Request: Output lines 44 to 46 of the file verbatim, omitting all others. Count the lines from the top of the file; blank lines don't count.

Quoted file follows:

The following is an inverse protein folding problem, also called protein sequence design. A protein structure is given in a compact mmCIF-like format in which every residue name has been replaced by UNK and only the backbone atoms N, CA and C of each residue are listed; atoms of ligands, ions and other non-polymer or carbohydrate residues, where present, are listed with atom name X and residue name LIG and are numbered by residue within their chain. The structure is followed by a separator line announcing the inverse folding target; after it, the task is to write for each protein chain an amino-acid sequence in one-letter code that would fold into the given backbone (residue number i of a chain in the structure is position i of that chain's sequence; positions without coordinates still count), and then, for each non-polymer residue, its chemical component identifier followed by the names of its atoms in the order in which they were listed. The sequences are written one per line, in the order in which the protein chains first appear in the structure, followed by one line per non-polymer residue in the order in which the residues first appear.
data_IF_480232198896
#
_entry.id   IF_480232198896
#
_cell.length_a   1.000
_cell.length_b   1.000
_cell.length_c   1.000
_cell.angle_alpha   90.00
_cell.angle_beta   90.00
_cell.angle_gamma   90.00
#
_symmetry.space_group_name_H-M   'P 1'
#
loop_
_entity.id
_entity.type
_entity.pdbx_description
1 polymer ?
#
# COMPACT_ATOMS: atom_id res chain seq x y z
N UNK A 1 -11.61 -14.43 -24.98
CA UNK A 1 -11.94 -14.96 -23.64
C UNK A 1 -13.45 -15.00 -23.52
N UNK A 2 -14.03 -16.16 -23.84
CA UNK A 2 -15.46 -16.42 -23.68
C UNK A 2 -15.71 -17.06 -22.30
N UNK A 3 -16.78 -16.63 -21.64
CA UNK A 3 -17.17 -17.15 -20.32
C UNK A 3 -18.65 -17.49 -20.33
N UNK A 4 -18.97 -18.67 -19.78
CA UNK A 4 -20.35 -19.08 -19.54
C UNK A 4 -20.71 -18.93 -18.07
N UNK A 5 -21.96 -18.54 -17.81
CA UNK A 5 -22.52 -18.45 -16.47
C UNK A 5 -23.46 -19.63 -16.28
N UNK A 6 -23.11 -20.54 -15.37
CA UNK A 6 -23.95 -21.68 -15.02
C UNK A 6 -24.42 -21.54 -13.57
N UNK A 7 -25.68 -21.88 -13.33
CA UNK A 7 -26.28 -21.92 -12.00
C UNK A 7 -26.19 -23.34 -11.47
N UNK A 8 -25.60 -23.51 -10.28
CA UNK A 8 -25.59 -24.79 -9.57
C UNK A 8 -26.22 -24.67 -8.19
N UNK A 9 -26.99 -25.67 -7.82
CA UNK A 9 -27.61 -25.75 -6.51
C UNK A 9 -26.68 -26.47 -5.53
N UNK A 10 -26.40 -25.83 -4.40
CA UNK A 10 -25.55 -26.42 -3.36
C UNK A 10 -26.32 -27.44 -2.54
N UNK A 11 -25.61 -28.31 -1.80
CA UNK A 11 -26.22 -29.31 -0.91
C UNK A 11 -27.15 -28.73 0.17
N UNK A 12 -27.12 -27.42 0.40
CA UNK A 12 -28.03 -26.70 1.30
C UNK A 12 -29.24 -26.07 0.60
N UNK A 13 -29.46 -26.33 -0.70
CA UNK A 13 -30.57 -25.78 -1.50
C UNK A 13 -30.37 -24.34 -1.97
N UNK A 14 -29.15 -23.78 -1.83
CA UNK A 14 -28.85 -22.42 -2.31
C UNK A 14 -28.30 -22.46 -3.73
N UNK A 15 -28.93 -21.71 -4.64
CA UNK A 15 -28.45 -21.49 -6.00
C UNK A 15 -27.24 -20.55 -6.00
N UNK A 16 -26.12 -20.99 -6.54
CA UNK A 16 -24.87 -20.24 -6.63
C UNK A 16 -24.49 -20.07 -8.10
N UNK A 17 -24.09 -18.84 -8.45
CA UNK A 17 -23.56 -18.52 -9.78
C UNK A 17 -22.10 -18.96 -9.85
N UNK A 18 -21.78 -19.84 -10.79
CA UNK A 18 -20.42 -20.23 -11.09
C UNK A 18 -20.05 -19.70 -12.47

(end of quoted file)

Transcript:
CA UNK A 8 -25.59 -24.79 -9.57
C UNK A 8 -26.22 -24.67 -8.19
N UNK A 9 -26.99 -25.67 -7.82